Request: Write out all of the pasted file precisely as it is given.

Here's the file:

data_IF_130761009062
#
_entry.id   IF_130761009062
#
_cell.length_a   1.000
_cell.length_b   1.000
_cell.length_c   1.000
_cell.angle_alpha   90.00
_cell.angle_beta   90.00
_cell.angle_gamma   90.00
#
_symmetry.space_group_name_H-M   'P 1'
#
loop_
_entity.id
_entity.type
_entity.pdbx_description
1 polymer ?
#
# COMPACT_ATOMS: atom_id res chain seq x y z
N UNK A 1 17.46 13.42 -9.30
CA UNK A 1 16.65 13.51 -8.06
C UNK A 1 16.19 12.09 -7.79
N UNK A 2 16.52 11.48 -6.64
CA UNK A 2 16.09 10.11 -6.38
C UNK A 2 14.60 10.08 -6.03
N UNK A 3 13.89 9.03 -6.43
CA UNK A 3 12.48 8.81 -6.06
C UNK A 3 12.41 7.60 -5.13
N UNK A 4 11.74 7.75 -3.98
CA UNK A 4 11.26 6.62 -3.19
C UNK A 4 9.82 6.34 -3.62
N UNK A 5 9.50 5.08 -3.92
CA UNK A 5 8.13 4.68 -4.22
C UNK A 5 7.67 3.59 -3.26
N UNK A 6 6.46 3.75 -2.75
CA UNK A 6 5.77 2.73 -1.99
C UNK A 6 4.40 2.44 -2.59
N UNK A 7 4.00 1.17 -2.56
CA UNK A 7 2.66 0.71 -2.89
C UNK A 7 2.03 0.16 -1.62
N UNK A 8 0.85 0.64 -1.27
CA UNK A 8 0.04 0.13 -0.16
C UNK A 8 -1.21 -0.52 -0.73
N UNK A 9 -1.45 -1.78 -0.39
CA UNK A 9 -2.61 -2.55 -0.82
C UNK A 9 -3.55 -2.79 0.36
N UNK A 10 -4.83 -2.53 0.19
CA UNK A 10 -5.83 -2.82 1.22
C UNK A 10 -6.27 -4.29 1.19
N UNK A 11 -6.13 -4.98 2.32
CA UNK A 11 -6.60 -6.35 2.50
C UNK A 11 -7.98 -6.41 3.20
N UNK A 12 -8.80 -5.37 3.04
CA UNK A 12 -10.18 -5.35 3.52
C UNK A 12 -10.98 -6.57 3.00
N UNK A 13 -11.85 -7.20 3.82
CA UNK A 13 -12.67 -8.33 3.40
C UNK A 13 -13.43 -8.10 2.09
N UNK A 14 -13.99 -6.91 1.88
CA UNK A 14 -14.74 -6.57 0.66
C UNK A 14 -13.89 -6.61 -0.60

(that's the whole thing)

data_IF_130761009062
#
_entry.id   IF_130761009062
#
_cell.length_a   1.000
_cell.length_b   1.000
_cell.length_c   1.000
_cell.angle_alpha   90.00
_cell.angle_beta   90.00
_cell.angle_gamma   90.00
#
_symmetry.space_group_name_H-M   'P 1'
#
loop_
_entity.id
_entity.type
_entity.pdbx_description
1 polymer ?
#
# COMPACT_ATOMS: atom_id res chain seq x y z
N UNK A 1 17.46 13.42 -9.30
CA UNK A 1 16.65 13.51 -8.06
C UNK A 1 16.19 12.09 -7.79
N UNK A 2 16.52 11.48 -6.64
CA UNK A 2 16.09 10.11 -6.38
C UNK A 2 14.60 10.08 -6.03
N UNK A 3 13.89 9.03 -6.43
CA UNK A 3 12.48 8.81 -6.06
C UNK A 3 12.41 7.60 -5.13
N UNK A 4 11.74 7.75 -3.98
CA UNK A 4 11.26 6.62 -3.19
C UNK A 4 9.82 6.34 -3.62
N UNK A 5 9.50 5.08 -3.92
CA UNK A 5 8.13 4.68 -4.22
C UNK A 5 7.67 3.59 -3.26
N UNK A 6 6.46 3.75 -2.75
CA UNK A 6 5.77 2.73 -1.99
C UNK A 6 4.40 2.44 -2.59
N UNK A 7 4.00 1.17 -2.56
CA UNK A 7 2.66 0.71 -2.89
C UNK A 7 2.03 0.16 -1.62
N UNK A 8 0.85 0.64 -1.27
CA UNK A 8 0.04 0.13 -0.16
C UNK A 8 -1.21 -0.52 -0.73
N UNK A 9 -1.45 -1.78 -0.39
CA UNK A 9 -2.61 -2.55 -0.82
C UNK A 9 -3.55 -2.79 0.36
N UNK A 10 -4.83 -2.53 0.19
CA UNK A 10 -5.83 -2.82 1.22
C UNK A 10 -6.27 -4.29 1.19
N UNK A 11 -6.13 -4.98 2.32
CA UNK A 11 -6.60 -6.35 2.50
C UNK A 11 -7.98 -6.41 3.20
N UNK A 12 -8.80 -5.37 3.04
CA UNK A 12 -10.18 -5.35 3.52
C UNK A 12 -10.98 -6.57 3.00
N UNK A 13 -11.85 -7.20 3.82
CA UNK A 13 -12.67 -8.33 3.40
C UNK A 13 -13.43 -8.10 2.09
N UNK A 14 -13.99 -6.91 1.88
CA UNK A 14 -14.74 -6.57 0.66
C UNK A 14 -13.89 -6.61 -0.60